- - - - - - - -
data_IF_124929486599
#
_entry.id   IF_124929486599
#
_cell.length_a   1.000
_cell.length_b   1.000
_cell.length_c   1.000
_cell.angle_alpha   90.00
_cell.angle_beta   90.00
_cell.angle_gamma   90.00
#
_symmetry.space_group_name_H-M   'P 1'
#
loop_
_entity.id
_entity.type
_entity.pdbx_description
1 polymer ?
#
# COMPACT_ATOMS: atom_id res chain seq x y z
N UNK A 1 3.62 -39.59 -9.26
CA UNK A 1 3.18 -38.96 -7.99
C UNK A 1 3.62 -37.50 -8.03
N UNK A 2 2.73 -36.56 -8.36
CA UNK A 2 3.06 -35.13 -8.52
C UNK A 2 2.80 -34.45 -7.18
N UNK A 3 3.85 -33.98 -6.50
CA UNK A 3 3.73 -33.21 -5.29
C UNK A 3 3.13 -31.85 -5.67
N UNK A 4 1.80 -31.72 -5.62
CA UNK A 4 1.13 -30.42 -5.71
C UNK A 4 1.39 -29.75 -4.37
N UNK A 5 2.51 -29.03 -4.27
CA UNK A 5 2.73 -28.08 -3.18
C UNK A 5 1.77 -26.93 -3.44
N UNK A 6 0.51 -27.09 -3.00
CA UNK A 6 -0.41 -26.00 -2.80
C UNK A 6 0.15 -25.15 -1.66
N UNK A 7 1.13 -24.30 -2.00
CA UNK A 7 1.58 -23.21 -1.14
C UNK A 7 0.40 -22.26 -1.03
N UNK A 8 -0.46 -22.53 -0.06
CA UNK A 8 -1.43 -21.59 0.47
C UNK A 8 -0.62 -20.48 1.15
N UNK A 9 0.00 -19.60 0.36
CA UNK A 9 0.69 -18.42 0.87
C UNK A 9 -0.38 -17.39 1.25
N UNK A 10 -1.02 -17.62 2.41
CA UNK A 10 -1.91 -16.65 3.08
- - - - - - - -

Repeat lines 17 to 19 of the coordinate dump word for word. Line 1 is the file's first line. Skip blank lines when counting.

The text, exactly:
_entity.pdbx_description
1 polymer ?
#